Summary (Magill's Literary Annual 1991-2005)
The most influential American writer in the last two decades of the twentieth century was not John Updike or Toni Morrison, Thomas Pynchon or Raymond Carver, Joyce Carol Oates or Stephen King. That honor belongs to William Gibson.
Born in 1948 and raised in Virginia, Gibson emigrated to Canada in 1968 and in 1972 moved to Vancouver, where he earned a B.A. in English at the University of British Columbia. His first novel,Neuromancer (1984), swept all the major science-fiction prizes and introduced the world to “cyberspace” (“the consensual hallucination that was the matrix,” as Gibson put it), a term that he had coined in a 1981 short story. In Neuromancer, Gibson appropriated a well-worn science- fiction concept—neural implants that allow a person to “jack in” directly to a vast computer network—and invested it with a seductively hip aura. (Connoisseurs of irony like to point out that the novel was written on a manual typewriter.)
Neuromancer became the signature work of a science- fiction movement known as cyberpunk and spawned a host of imitators, in so-called mainstream fiction as well. More than a handful of young writers could quote from memory its marvelous beginning (“The sky was the color of television, turned to a dead channel”). Yet the influence of Gibson’s vision—his kinder, gentler nihilism—extended well beyond literature to film and the culture more generally. The 1999 film The Matrix, for instance, while drawing from an eclectic range of sources, could never have been conceived without Neuromancer.
With the two novels that followed, Count Zero (1986) and Mona Lisa Overdrive (1988), Neuromancer became part of a loosely linked trilogy. Gibson also published a collection of stories, Burning Chrome (1986), and collaborated with Bruce Sterling on a historical science-fiction novel, The Difference Engine (1990). With the 1993 publication of Virtual Light, Gibson began a second trilogy of novels, continued with Idoru in 1996 and brought to conclusion with All Tomorrow’s Parties.
Unlike his first trilogy, the novels in this second trio are closely linked.Virtual Light is set largely in the San Francisco Bay Area in 2005. California has divided into two separate states, and the story touches on both, though chiefly Northern California, or “NoCal.” Idoru takes place roughly a year later, mainly in Tokyo, and All Tomorrow’s Parties, at a time shortly after that, is set primarily in San Francisco, secondarily in Tokyo.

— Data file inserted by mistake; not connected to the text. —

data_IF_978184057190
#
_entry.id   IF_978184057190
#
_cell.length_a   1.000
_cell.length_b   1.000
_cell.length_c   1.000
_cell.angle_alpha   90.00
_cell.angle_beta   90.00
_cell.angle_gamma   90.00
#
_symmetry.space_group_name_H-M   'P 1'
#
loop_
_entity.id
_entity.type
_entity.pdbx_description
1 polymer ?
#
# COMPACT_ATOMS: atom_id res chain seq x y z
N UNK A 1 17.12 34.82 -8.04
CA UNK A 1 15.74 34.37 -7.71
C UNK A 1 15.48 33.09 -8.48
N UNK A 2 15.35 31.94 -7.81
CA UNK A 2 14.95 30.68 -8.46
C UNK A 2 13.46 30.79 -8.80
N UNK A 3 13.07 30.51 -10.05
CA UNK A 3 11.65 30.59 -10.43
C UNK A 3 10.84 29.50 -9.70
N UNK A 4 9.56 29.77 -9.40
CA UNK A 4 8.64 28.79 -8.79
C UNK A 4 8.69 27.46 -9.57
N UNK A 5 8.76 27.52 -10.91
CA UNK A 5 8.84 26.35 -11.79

Virtual Light is by far the longest book of the three and the richest stylistically. Consciously or not, Gibson seems to have switched gears after that book. Idoru, one of whose two protagonists is a fourteen-year-old girl, is simpler, even at the level of vocabulary. “Simpler” does not necessarily mean inferior. Robert Heinlein’s “juvenile” science-fiction novels from the late 1940’s and the 1950’s include some of his best work—books such as Citizen of the Galaxy (1957) and Have Space Suit—Will Travel (1958) that are readily enjoyed by adults but with a special claim on younger readers. Nothing about the marketing of Idoru or All Tomorrow’s Parties suggests a similar aim, but the books themselves raise the question. (No doubt marketing the books as “young adult” fiction would alienate the most adventurous young readers, the ones most likely to read Gibson.)
Like many books aimed first at young people—teenagers, college students, even twenty-somethings—this trilogy of novels presents a world in which all authority is corrupt. Governments play second fiddle to multinational corporations, and the whole world seems in many ways to resemble Russia after the fall of communism: a playground for gangsters and entrepreneurs. As a picture of the very near future, it is not credible—the same can be said of the technology casually deployed throughout the trilogy—but it is not intended to be realistic in its details, and the dating supplies a frisson that a more distant future would lack.
Gibson’s protagonists are little...
(The entire section is 1744 words.)
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